As the world celebrates International Day of the Girl this Sunday 11 October, CARE calls for girls’ voices to be amplified, and for them to shape prevention and response interventions in the fight against COVID-19.
Geneva, 9 October 2020 – Adolescent girls are facing unprecedented challenges as a result of the COVID-19 pandemic, including interruptions in essential services and an increased risk of experiencing negative health, education and psychosocial outcomes at a critical time in their lives. However, in communities from Colombia, to Niger, Malawi, Bangladesh, Afghanistan and Somalia, girls are also coming up with innovative solutions to share life-saving information, continue learning, and shape the nature of prevention and response programs.
Debbie Landis, CARE Senior Gender in Emergencies Policy Specialist says, “The COVID-19 pandemic places a generation of young people – especially girls – in a particularly vulnerable situation, as their ability to access essential health, education, and protection services are limited, and the dynamics of the crisis create new risks to their safety and well-being. As in the case of other crises, adolescent girls are often a ‘hidden’ group, with limited data available on their situation, and insufficient attention paid to their needs in response plans and in the priorities of donors.”
“Despite these issues, we are seeing that when the voices of girls are amplified, and when girls are given opportunities for meaningful participation, they can shape the future in powerful ways,” adds Landis.
Examples from CARE’s work around the world has shown that girls are vital to shaping the nature of the COVID-19 response— from engaging in assessment, planning and accountability processes, to informing the design of prevention and response programs, to engaging in outreach and advocacy efforts with their peers and broader communities.
Adolescent girls are also often best-placed to help share information in new and innovative ways. In Niger, for example, girls supported by CARE are helping to spread essential information on available services for survivors of gender-based violence. In other countries such as Mali and India, girls are leading in information sharing and peer support through WhatsApp groups, phone calls and text messaging.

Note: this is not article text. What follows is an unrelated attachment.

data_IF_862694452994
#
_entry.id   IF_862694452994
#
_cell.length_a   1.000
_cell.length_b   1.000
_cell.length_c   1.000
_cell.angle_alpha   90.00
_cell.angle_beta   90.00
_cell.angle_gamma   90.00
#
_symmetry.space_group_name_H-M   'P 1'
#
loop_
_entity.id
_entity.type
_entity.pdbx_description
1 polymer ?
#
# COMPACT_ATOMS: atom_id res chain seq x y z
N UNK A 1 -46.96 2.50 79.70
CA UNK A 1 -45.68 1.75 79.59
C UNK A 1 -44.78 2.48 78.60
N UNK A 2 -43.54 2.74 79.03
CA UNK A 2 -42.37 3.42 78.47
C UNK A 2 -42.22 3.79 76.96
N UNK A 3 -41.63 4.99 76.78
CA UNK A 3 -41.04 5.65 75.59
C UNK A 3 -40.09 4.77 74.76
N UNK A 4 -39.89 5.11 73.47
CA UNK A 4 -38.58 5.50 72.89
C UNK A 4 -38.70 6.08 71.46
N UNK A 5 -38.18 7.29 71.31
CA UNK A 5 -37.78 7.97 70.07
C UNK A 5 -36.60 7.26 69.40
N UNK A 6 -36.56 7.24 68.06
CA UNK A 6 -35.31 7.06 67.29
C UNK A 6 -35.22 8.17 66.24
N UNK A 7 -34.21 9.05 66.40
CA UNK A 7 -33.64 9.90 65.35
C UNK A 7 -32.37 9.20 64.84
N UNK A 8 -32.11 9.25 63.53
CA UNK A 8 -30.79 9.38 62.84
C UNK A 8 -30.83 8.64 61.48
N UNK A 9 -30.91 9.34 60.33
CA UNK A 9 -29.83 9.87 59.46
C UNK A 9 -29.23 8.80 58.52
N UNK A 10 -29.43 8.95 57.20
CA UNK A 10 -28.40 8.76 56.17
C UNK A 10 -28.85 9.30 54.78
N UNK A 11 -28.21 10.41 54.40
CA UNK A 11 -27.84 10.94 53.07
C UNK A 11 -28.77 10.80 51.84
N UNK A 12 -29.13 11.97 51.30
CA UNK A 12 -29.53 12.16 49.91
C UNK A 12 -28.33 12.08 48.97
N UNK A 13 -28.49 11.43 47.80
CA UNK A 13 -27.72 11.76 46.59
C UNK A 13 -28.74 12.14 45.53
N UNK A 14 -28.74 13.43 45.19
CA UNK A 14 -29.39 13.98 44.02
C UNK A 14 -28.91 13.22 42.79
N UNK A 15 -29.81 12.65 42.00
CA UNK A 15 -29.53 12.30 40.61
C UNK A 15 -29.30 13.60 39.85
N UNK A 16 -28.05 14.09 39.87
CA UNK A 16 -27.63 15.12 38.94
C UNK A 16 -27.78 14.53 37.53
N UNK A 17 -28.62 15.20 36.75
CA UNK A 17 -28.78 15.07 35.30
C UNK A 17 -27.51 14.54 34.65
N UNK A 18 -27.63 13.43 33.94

“I have come to realize that the restriction of mobility is the biggest issue that girls in my community face,” says Puja Gupta, a youth activist from Nepal. “This restriction results in girls getting confined into their houses, not getting the opportunity for education, facing gender-based discrimination and most likely getting married early. We believe that if we do not speak up for ourselves, no one else will. So, we have started to do something about it.”
Some further examples of the role played by adolescent girls in fighting the COVID-19 pandemic include:
In Burundi, CARE organized a social innovation challenge for youth-led and civil society organizations to rapidly identify solutions to respond to the health and rights of vulnerable communities during COVID-19, especially in camps for refugees and internally displaced persons.
In Bangladesh and Nepal, young girls in Tipping Point – a CARE-supported project – have engaged in data collection efforts in hard-to-reach communities to build knowledge on the needs and experiences of adolescent girls during the pandemic.
In Colombia, adolescent girls are working to promote continued access to essential health services. In partnership with adolescent leaders, CARE is working to implement a community awareness campaign to provide information on adolescent health through murals, plays, social medial, and health fairs.
“Promoting the leadership and participation of girls has been an essential component of CARE’s work across all sectors, and this emphasis has only increased in importance since the start of the pandemic,” says Landis. “As the world faces an unprecedented challenge, these results remind us of the powerful potential of adolescent girls – and of the value of investing in them,” she adds.